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Interview with Kristoffer Andersen from Mono

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Peter Bailey

Freelance Wordpress Developer in London ( @peabay
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What is mono?

Mono is our take on an easy embedded developerment platform. We always wanted a platform (like Arduino), with easy access to a display and Wifi. We love Arduino, but it takes a great deal of effort to attach a display and wifi shield. Mono brings this kind of embedded programming to the masses, by an easy interface for developers. You do not need to be familiar with voltage levels, pull-up resistors, GPIO, SPI, I2C etc.

The idea of Mono started when we realized that all of our own Arduino based home-projects have ended up in a drawer somewhere. And we thought: “why is that”? There are many reasons for your Arduino project to stall, but we found the most important is battery and casing.

Dashboard Bike Context

The ability to run on battery power, charge and stop charging when full, is not trivial to implement. It is surprisingly complex with modern Li-Ion batteries. When creating home projects we never think of battery issues, because it is not a part of our project’s goal. We wanted Mono to have built-in support for battery power and charging, so battery power will not be an issue in our projects.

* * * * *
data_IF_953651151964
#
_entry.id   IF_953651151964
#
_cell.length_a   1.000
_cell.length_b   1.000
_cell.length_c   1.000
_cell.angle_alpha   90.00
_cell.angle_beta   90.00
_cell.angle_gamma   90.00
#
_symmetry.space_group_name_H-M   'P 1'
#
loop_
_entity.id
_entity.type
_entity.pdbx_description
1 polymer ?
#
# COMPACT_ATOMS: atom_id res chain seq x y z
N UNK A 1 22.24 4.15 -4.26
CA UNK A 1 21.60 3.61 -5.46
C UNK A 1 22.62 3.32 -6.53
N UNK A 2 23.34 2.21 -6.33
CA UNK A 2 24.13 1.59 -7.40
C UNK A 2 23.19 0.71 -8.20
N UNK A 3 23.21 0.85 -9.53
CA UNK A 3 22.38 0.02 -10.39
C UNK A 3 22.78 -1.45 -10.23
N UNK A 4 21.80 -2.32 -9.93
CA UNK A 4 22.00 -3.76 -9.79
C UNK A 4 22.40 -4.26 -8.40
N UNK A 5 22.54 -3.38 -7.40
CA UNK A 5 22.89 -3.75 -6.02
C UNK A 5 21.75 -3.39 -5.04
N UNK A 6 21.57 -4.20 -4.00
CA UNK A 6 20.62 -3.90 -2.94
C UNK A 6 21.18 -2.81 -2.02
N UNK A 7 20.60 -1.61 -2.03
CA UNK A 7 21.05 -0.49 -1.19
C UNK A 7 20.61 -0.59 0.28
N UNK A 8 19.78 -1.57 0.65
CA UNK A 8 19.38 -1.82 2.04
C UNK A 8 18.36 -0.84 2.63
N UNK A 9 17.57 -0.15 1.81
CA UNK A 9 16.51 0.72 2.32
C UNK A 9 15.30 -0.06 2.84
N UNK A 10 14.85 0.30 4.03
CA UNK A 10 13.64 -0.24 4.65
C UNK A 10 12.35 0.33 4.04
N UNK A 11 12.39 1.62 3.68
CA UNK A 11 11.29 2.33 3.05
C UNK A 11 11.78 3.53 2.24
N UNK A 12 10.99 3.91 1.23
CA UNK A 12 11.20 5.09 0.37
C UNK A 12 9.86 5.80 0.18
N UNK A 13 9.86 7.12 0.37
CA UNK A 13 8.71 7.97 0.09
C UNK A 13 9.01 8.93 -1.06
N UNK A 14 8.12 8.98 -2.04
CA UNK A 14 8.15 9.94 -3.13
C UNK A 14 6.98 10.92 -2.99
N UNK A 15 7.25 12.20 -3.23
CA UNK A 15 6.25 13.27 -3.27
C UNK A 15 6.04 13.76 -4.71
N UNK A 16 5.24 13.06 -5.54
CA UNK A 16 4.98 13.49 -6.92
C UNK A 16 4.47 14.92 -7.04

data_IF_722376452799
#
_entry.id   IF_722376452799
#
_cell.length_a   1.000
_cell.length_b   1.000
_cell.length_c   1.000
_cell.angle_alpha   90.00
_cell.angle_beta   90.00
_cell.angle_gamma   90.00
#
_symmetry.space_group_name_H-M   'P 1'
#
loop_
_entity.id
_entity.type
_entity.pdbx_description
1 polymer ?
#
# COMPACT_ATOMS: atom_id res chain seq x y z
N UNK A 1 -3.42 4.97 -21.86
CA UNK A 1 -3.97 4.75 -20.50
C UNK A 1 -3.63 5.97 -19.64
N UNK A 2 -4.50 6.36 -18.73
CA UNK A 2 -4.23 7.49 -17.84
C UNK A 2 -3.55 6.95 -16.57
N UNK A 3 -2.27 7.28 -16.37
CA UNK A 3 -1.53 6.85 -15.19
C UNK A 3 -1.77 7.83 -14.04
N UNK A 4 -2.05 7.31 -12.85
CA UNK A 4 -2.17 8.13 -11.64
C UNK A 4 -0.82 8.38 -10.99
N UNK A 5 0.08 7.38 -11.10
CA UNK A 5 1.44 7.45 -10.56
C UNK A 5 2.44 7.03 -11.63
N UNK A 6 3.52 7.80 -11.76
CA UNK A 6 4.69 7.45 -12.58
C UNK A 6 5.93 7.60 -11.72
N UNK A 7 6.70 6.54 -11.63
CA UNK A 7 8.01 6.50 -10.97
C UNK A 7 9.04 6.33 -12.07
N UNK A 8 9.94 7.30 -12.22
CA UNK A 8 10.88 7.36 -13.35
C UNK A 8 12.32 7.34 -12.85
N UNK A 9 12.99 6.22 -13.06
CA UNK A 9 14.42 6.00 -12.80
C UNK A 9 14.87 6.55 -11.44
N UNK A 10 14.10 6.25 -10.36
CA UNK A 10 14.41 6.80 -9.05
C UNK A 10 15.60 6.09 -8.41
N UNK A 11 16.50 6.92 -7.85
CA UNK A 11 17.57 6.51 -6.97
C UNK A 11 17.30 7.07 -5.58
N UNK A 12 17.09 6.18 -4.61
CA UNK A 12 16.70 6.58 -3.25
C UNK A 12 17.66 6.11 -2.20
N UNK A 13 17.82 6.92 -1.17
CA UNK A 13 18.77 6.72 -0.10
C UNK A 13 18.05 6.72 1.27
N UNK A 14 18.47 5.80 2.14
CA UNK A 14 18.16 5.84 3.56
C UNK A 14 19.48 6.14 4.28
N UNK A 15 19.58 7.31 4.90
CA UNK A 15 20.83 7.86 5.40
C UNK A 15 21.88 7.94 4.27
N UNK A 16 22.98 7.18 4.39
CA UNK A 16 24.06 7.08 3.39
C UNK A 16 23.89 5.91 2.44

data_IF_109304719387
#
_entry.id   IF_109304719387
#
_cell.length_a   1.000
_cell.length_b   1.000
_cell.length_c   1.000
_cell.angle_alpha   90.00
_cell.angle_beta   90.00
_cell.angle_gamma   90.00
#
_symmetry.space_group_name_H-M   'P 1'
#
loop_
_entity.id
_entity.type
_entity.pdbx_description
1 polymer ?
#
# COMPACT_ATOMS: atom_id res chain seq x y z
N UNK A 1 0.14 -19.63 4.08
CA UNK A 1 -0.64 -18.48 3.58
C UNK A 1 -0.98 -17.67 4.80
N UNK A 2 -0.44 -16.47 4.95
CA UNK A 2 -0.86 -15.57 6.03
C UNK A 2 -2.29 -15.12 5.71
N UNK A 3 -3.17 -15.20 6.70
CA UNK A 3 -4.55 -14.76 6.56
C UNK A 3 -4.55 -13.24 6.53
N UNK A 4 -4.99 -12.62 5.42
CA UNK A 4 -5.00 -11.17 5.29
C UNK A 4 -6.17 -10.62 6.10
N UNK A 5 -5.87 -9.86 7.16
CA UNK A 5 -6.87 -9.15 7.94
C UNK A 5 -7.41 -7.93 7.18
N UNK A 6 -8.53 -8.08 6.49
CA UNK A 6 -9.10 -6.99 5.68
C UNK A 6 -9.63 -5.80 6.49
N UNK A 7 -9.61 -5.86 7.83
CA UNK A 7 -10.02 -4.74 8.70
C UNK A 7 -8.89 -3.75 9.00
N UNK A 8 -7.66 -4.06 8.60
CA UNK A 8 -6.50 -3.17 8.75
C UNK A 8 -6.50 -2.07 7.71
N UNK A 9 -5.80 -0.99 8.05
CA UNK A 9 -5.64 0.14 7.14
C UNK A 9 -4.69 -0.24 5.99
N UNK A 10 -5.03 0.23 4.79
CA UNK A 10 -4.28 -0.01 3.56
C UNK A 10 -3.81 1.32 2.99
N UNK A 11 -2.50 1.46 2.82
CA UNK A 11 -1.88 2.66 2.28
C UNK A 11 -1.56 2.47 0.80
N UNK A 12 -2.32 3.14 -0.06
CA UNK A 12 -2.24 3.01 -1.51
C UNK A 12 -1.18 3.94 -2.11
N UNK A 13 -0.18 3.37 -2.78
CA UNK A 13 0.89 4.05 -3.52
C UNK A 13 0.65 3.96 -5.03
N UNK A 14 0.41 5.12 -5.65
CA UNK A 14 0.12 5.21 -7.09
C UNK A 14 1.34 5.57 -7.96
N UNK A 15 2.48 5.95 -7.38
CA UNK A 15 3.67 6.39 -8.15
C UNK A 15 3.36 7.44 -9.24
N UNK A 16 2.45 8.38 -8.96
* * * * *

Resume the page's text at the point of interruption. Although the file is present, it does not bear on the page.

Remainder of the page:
The other obstacle is looks. If we want mono to be a part of the house interior, it cannot be an open hardware PCB. Very few – if any, spouses think a birds nest of wires in the kitchen is decorative. So we packed Mono in a beautiful casing, hiding the electronics. Fitting a casing is also a crucial step, home project never really reach.

Mono is really a development platform like smartphones, just on a smaller scale. It has internet access, Bluetooth, touch display and sensors, all built-in. There are no operating system, so you are in full control of want happens.

What is monoKiosk?

The kiosk is our App Store for Mono. We want a community where Mono developers can share ideas and code. We deliver all the libraries for mono and open source, and we hope our community will contribute with new libraries and functionality. MonoKiosk will be our platform for sharing mono applications, discussing problems and solutions and sharing your ideas.

We know a lot of non-programmers are excited about the Internet of Things, and we hope that monoKiosk will enable them to explore IoT with Mono.


Tell us a bit about your team.

We are a currently a team of 4 people, based in Copenhagen. Lasse and Kristoffer started in April 2014 with the vision of an Arduino with a built-in display. They teamed up with designers Ulrik, Giang and entrepenuer Emil, to refine the concept. After a summer of endless discussions about features, use cases and marketing strategies, we started to create the kickstarter content.

After the successful funding in December 2014, our team was reduced to Lasse and Kristoffer again. Luckily new team members Andreas and Jens Peter joined. Currently we are 4 people working on developing mono daily.

Lasse is a experienced hardware engineer and we has designed the PCB, selected all the IC’s and components like decoupling capacitors. He loves developing homemade Arduino clones, signal amplifiers, display systems with MCU and power control systems. Mono is basically all of these combined into one device.